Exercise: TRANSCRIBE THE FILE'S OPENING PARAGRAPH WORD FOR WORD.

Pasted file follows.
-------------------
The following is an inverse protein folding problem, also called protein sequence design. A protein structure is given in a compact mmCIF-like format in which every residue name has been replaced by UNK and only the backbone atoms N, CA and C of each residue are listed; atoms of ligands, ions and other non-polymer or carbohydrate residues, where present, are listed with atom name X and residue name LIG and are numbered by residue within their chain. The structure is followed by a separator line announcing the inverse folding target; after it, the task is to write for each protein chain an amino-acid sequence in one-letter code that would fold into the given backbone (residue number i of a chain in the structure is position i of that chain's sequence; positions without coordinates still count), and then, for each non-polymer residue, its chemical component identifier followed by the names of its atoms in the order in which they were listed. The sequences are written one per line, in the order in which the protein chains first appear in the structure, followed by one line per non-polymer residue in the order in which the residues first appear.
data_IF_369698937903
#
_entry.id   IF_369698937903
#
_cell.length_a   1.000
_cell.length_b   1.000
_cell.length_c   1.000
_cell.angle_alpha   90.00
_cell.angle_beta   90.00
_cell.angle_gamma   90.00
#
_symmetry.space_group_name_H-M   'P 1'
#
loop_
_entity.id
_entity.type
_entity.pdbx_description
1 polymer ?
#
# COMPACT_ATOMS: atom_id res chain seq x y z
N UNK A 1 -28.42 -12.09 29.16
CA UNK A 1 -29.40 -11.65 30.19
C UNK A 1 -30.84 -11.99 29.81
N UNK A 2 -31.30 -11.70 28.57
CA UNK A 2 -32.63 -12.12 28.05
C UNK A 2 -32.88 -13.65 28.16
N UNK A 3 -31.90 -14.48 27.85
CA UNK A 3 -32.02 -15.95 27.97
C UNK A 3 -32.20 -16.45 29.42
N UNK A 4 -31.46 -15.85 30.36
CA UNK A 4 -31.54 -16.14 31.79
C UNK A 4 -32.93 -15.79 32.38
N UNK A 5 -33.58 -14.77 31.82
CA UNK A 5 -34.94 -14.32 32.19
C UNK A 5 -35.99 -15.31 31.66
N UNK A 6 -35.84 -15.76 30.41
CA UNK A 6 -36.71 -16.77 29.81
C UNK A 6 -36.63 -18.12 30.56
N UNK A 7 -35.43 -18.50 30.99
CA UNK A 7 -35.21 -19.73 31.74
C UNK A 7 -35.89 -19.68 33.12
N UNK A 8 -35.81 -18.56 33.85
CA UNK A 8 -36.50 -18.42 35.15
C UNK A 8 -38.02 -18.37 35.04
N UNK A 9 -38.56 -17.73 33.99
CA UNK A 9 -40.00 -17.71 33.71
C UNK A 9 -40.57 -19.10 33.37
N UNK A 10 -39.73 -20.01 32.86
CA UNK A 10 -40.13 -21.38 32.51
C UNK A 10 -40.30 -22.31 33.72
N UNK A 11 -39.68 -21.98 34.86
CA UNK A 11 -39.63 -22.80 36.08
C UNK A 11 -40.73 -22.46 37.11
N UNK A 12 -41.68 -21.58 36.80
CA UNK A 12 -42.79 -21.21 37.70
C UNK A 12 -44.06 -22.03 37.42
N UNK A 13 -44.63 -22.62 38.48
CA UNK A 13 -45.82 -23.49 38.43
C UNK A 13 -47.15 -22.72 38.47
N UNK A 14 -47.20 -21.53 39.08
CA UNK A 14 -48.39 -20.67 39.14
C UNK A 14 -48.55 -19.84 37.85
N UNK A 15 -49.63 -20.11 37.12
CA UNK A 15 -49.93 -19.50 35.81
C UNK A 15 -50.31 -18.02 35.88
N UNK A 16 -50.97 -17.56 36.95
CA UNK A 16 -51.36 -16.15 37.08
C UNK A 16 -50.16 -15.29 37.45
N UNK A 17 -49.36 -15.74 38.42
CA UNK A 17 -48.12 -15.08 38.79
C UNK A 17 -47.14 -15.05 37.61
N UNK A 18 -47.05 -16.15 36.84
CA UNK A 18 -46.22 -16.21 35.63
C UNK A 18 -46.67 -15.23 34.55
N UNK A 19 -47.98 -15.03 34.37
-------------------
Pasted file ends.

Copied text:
The following is an inverse protein folding problem, also called protein sequence design. A protein structure is given in a compact mmCIF-like format in which every residue name has been replaced by UNK and only the backbone atoms N, CA and C of each residue are listed; atoms of ligands, ions and other non-polymer or carbohydrate residues, where present, are listed with atom name X and residue name LIG and are numbered by residue within their chain. The structure is followed by a separator line announcing the inverse folding target; after it, the task is to write for each protein chain an amino-acid sequence in one-letter code that would fold into the given backbone (residue number i of a chain in the structure is position i of that chain's sequence; positions without coordinates still count), and then, for each non-polymer residue, its chemical component identifier followed by the names of its atoms in the order in which they were listed. The sequences are written one per line, in the order in which the protein chains first appear in the structure, followed by one line per non-polymer residue in the order in which the residues first appear.